I'll add one wet hop as an IPA garnish, it's fun to bite on when getting near the end of the glass.
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I have the capability to brew 5 or 10 gallons, cooler mash tun or direct heat mash tun, fly sparge, batch sparge, no sparge and I prefer biab most of the time.
I mash 16# of grain in a $6 bag from the lhbs in 8 gallons of water in a 10 gallon pot and yield 7 1/4 gallons of 1.059 preboil wort.
It's been my experience that dry hopping in the primary will give you a reduced aroma vs dry hopping in a secondary or keg. I've read from many sources that the yeast cells absorb many of the volatile hop oils you want in the aroma from your dry hop addition. I've even heard of breweries actually filtering their beer prior to the dry hop to get better hop aromas.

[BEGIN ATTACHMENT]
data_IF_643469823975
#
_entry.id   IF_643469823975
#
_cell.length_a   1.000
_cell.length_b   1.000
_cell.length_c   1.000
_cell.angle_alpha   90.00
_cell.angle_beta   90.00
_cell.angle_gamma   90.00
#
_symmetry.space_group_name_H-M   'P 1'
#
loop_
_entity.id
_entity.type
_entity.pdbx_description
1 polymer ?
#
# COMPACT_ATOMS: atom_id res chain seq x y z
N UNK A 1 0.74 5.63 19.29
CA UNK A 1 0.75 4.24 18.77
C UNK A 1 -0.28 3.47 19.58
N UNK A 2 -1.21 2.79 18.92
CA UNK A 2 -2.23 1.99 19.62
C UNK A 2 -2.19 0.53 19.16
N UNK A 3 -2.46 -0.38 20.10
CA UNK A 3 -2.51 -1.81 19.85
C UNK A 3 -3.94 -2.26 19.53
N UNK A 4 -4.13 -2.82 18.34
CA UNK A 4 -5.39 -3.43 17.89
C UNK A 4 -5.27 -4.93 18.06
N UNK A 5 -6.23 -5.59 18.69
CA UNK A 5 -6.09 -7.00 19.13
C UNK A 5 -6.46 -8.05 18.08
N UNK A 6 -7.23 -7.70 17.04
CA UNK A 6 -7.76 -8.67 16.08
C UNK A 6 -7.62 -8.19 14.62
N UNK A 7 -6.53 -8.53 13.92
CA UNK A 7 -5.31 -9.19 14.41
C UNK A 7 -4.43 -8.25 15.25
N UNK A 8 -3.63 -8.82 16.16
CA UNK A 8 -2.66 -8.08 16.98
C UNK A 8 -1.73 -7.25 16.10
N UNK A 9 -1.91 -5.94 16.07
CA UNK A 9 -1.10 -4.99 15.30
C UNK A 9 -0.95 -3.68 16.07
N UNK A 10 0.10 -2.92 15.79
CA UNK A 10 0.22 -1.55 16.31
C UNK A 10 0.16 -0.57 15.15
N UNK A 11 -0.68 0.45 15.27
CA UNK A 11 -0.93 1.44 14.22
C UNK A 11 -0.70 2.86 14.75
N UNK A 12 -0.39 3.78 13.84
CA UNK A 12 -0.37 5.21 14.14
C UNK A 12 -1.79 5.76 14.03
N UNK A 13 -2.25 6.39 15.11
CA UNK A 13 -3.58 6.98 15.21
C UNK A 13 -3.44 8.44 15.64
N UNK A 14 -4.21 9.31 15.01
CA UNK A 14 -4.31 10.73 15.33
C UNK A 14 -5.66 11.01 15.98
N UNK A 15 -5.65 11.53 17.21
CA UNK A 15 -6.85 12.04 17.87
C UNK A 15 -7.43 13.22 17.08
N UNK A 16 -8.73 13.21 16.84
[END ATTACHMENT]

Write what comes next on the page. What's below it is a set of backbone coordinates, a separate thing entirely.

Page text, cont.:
Well, if that's true, luckily you can make it yourself! A friend of mine made a clone that was nearly spot on - all gleaned only from info on the NB website (nice Walt!). Check it out:
Your link is broken, which is really too bad. I also really liked the 2 Below. I grow Sterling hops, so I'd like to check out this recipe.
Anyone else have fitbit?
OK, but again, cara-red is not a crystal malt so if you expect it to act like a crystal malt - yeah, you'll be disappointed. It's like saying "I like CaraMunich better than Munich I" - of course you would if you were expecting the performance of a crystal malt.
You need to use a good percentage of cara-red to get the noticeable color and flavor contributions. Start with at least 10%-15% total grist. I wouldn't recommend using 10-15% of crystal in many beers, so you can see where the difference is starting to lie.
+1 to getting flavor from dry hopping - it's significant. The larger the amount of dry hops you use, the more flavor and aroma you get. I don't think it's far off to call it 50/50 flavor/aroma.
Maker's Mark is like the Sam Adams of craft beer.
Good way of putting it.
I like it